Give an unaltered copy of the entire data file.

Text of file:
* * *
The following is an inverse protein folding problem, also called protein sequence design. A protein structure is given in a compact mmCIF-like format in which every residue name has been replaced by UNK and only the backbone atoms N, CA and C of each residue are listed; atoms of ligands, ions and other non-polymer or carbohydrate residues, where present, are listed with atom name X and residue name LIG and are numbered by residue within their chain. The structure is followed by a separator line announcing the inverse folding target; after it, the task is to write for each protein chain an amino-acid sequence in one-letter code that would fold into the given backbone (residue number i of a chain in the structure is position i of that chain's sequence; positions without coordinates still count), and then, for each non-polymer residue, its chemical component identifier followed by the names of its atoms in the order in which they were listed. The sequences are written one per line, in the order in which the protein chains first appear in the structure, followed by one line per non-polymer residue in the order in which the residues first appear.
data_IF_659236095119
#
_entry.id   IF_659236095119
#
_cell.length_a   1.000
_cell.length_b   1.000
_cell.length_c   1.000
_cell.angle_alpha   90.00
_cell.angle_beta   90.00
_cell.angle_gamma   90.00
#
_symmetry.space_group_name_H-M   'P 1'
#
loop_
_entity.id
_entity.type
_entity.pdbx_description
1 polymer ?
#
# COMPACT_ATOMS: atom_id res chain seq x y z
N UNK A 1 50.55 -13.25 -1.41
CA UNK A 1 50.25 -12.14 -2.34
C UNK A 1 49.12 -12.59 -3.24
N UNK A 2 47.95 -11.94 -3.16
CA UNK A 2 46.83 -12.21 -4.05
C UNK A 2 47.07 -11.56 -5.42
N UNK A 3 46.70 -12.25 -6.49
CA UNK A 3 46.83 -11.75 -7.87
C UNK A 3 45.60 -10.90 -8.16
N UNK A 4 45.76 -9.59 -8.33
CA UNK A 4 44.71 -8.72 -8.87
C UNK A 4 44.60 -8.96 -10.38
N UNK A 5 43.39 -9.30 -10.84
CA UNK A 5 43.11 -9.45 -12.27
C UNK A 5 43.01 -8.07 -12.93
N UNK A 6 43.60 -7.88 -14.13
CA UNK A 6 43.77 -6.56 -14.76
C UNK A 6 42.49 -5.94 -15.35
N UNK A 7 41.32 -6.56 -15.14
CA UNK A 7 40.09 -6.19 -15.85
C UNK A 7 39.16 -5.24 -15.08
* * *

The following is an inverse protein folding problem, also called protein sequence design. A protein structure is given in a compact mmCIF-like format in which every residue name has been replaced by UNK and only the backbone atoms N, CA and C of each residue are listed; atoms of ligands, ions and other non-polymer or carbohydrate residues, where present, are listed with atom name X and residue name LIG and are numbered by residue within their chain. The structure is followed by a separator line announcing the inverse folding target; after it, the task is to write for each protein chain an amino-acid sequence in one-letter code that would fold into the given backbone (residue number i of a chain in the structure is position i of that chain's sequence; positions without coordinates still count), and then, for each non-polymer residue, its chemical component identifier followed by the names of its atoms in the order in which they were listed. The sequences are written one per line, in the order in which the protein chains first appear in the structure, followed by one line per non-polymer residue in the order in which the residues first appear.
data_IF_659236095119
#
_entry.id   IF_659236095119
#
_cell.length_a   1.000
_cell.length_b   1.000
_cell.length_c   1.000
_cell.angle_alpha   90.00
_cell.angle_beta   90.00
_cell.angle_gamma   90.00
#
_symmetry.space_group_name_H-M   'P 1'
#
loop_
_entity.id
_entity.type
_entity.pdbx_description
1 polymer ?
#
# COMPACT_ATOMS: atom_id res chain seq x y z
N UNK A 1 50.55 -13.25 -1.41
CA UNK A 1 50.25 -12.14 -2.34
C UNK A 1 49.12 -12.59 -3.24
N UNK A 2 47.95 -11.94 -3.16
CA UNK A 2 46.83 -12.21 -4.05
C UNK A 2 47.07 -11.56 -5.42
N UNK A 3 46.70 -12.25 -6.49
CA UNK A 3 46.83 -11.75 -7.87
C UNK A 3 45.60 -10.90 -8.16
N UNK A 4 45.76 -9.59 -8.33
CA UNK A 4 44.71 -8.72 -8.87
C UNK A 4 44.60 -8.96 -10.38
N UNK A 5 43.39 -9.30 -10.84
CA UNK A 5 43.11 -9.45 -12.27
C UNK A 5 43.01 -8.07 -12.93
N UNK A 6 43.60 -7.88 -14.13
CA UNK A 6 43.77 -6.56 -14.76
C UNK A 6 42.49 -5.94 -15.35
N UNK A 7 41.32 -6.56 -15.14
CA UNK A 7 40.09 -6.19 -15.85
C UNK A 7 39.16 -5.24 -15.08